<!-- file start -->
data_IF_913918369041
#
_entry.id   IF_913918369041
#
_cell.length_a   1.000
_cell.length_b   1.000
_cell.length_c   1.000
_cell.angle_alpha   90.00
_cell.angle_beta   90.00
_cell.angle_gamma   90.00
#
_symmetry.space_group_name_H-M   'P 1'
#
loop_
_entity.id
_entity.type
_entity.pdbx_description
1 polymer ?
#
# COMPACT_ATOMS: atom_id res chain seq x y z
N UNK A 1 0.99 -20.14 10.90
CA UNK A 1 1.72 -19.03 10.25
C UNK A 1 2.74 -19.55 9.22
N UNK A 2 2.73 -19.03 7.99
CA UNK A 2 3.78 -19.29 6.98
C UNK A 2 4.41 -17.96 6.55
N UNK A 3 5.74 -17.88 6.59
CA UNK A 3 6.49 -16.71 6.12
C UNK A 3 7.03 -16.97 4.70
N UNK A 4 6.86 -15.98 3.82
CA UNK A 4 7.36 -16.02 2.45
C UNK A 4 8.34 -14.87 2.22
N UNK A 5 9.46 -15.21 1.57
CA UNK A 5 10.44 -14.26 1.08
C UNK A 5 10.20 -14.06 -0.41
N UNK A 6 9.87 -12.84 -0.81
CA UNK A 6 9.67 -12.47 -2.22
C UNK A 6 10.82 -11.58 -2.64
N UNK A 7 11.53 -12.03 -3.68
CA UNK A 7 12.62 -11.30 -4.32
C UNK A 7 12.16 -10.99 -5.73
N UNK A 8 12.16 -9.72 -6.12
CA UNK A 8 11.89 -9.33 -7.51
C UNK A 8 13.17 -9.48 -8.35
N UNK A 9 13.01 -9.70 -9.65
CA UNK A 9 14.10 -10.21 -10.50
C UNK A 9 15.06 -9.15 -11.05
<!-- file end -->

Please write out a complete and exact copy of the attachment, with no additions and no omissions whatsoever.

data_IF_913918369041
#
_entry.id   IF_913918369041
#
_cell.length_a   1.000
_cell.length_b   1.000
_cell.length_c   1.000
_cell.angle_alpha   90.00
_cell.angle_beta   90.00
_cell.angle_gamma   90.00
#
_symmetry.space_group_name_H-M   'P 1'
#
loop_
_entity.id
_entity.type
_entity.pdbx_description
1 polymer ?
#
# COMPACT_ATOMS: atom_id res chain seq x y z
N UNK A 1 0.99 -20.14 10.90
CA UNK A 1 1.72 -19.03 10.25
C UNK A 1 2.74 -19.55 9.22
N UNK A 2 2.73 -19.03 7.99
CA UNK A 2 3.78 -19.29 6.98
C UNK A 2 4.41 -17.96 6.55
N UNK A 3 5.74 -17.88 6.59
CA UNK A 3 6.49 -16.71 6.12
C UNK A 3 7.03 -16.97 4.70
N UNK A 4 6.86 -15.98 3.82
CA UNK A 4 7.36 -16.02 2.45
C UNK A 4 8.34 -14.87 2.22
N UNK A 5 9.46 -15.21 1.57
CA UNK A 5 10.44 -14.26 1.08
C UNK A 5 10.20 -14.06 -0.41
N UNK A 6 9.87 -12.84 -0.81
CA UNK A 6 9.67 -12.47 -2.22
C UNK A 6 10.82 -11.58 -2.64
N UNK A 7 11.53 -12.03 -3.68
CA UNK A 7 12.62 -11.30 -4.32
C UNK A 7 12.16 -10.99 -5.73
N UNK A 8 12.16 -9.72 -6.12
CA UNK A 8 11.89 -9.33 -7.51
C UNK A 8 13.17 -9.48 -8.35
N UNK A 9 13.01 -9.70 -9.65
CA UNK A 9 14.10 -10.21 -10.50
C UNK A 9 15.06 -9.15 -11.05